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If anyone is thinking about repadding a sax with white roo pads, this is what you can look forward to. ;) They do clean up nicely using a white soft art eraser---a tip I picked up from Curt Altarac. I suppose they could be sprayed with some type of clear covering to keep them looking clean, but that might reverse the advantage that they "don't stick" (under most conditions).

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GCinCT

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It's gorgeous! Thanks for sharing with us.
 

PigSquealer

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This was the replacement case I bought for it, which looking back should have given me a clue that it wasn't a Bb soprano. :)

View attachment 20262

If anyone is thinking about repadding a sax with white roo pads, this is what you can look forward to. ;) They do clean up nicely using a white soft art eraser---a tip I picked up from Curt Altarac. I suppose they could be sprayed with some type of clear covering to keep them looking clean, but that might reverse the advantage that they "don't stick" (under most conditions).

View attachment 20263
Seeing your project really makes me want to get on the one I have. Yours looks fantastic! Although I’m thinking of black pads. Ugh, I don’t need anything else to clean. That’s funny on the case. Are you sure it’s not a doublers case ? Looks like enough space to double on ocarina or kazoo, maybe harmonica.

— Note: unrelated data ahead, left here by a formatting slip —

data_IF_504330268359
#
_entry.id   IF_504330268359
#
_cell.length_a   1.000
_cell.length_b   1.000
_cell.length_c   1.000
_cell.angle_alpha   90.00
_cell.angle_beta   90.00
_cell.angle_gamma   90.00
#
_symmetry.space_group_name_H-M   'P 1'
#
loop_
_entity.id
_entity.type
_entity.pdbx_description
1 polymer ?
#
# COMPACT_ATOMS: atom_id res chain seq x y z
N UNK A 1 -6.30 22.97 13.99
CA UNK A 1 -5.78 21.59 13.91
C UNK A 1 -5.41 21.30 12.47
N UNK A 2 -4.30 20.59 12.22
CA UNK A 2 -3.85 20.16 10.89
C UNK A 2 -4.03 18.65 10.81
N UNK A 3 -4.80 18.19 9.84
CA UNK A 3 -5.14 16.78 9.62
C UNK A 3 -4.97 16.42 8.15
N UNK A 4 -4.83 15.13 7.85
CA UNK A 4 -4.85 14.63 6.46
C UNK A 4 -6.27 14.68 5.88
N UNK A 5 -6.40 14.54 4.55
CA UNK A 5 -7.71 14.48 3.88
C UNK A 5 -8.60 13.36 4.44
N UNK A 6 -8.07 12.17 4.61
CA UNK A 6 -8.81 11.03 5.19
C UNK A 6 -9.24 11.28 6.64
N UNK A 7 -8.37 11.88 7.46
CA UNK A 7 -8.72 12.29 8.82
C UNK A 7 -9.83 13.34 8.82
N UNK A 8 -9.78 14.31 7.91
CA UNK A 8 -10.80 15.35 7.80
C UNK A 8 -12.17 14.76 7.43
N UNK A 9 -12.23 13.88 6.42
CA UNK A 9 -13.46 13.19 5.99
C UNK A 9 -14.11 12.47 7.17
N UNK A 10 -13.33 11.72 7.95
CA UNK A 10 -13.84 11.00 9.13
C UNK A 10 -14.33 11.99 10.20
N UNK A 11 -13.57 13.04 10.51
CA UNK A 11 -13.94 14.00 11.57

Nick Wyver

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Yes, there is a big difference, the Bb MPC will not play on the c-sop. Just look at the difference in length.
I have the c-sop that Stephen Howard reviewed here. I can't say I notice a great deal of difference between the 2 mouthpieces supplied with it and the Brancher Bb mouthpiece that I prefer to use with it. Of course, this is a modern sop and it's possible that vintage ones would react differently.
 

LostCircuits

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I have the c-sop that Stephen Howard reviewed here. I can't say I notice a great deal of difference between the 2 mouthpieces supplied with it and the Brancher Bb mouthpiece that I prefer to use with it. Of course, this is a modern sop and it's possible that vintage ones would react differently.